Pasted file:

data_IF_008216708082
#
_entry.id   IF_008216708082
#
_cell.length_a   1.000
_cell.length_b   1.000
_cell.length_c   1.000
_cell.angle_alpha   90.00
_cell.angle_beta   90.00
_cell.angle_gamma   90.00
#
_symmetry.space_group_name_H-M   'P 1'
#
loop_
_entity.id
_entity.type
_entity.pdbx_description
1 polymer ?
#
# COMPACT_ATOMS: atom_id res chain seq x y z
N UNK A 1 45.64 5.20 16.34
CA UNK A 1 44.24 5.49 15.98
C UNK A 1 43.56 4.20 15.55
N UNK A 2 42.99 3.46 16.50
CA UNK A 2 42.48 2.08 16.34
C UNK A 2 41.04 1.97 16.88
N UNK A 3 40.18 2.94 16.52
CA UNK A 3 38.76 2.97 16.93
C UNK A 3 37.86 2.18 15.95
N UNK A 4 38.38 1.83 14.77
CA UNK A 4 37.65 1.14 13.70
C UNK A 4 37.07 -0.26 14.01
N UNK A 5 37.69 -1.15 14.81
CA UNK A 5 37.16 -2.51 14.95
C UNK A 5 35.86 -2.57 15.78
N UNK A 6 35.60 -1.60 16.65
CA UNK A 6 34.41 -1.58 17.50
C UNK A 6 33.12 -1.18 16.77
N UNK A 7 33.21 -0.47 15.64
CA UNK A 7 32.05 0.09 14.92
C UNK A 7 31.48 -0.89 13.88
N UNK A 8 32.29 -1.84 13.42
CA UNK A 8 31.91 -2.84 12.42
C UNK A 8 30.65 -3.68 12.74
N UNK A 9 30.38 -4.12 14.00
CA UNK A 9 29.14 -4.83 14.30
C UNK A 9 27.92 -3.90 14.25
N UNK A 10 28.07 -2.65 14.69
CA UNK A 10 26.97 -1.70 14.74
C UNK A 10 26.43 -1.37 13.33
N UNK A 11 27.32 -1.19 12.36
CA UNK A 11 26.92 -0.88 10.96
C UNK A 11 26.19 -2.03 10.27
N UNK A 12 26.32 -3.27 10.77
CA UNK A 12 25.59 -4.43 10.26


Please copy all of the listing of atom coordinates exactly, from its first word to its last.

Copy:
data_IF_008216708082
#
_entry.id   IF_008216708082
#
_cell.length_a   1.000
_cell.length_b   1.000
_cell.length_c   1.000
_cell.angle_alpha   90.00
_cell.angle_beta   90.00
_cell.angle_gamma   90.00
#
_symmetry.space_group_name_H-M   'P 1'
#
loop_
_entity.id
_entity.type
_entity.pdbx_description
1 polymer ?
#
# COMPACT_ATOMS: atom_id res chain seq x y z
N UNK A 1 45.64 5.20 16.34
CA UNK A 1 44.24 5.49 15.98
C UNK A 1 43.56 4.20 15.55
N UNK A 2 42.99 3.46 16.50
CA UNK A 2 42.48 2.08 16.34
C UNK A 2 41.04 1.97 16.88
N UNK A 3 40.18 2.94 16.52
CA UNK A 3 38.76 2.97 16.93
C UNK A 3 37.86 2.18 15.95
N UNK A 4 38.38 1.83 14.77
CA UNK A 4 37.65 1.14 13.70
C UNK A 4 37.07 -0.26 14.01
N UNK A 5 37.69 -1.15 14.81
CA UNK A 5 37.16 -2.51 14.95
C UNK A 5 35.86 -2.57 15.78
N UNK A 6 35.60 -1.60 16.65
CA UNK A 6 34.41 -1.58 17.50
C UNK A 6 33.12 -1.18 16.77
N UNK A 7 33.21 -0.47 15.64
CA UNK A 7 32.05 0.09 14.92
C UNK A 7 31.48 -0.89 13.88
N UNK A 8 32.29 -1.84 13.42
CA UNK A 8 31.91 -2.84 12.42
C UNK A 8 30.65 -3.68 12.74
N UNK A 9 30.38 -4.12 14.00
CA UNK A 9 29.14 -4.83 14.30
C UNK A 9 27.92 -3.90 14.25
N UNK A 10 28.07 -2.65 14.69
CA UNK A 10 26.97 -1.70 14.74
C UNK A 10 26.43 -1.37 13.33
N UNK A 11 27.32 -1.19 12.36
CA UNK A 11 26.92 -0.88 10.96
C UNK A 11 26.19 -2.03 10.27
N UNK A 12 26.32 -3.27 10.77
CA UNK A 12 25.59 -4.43 10.26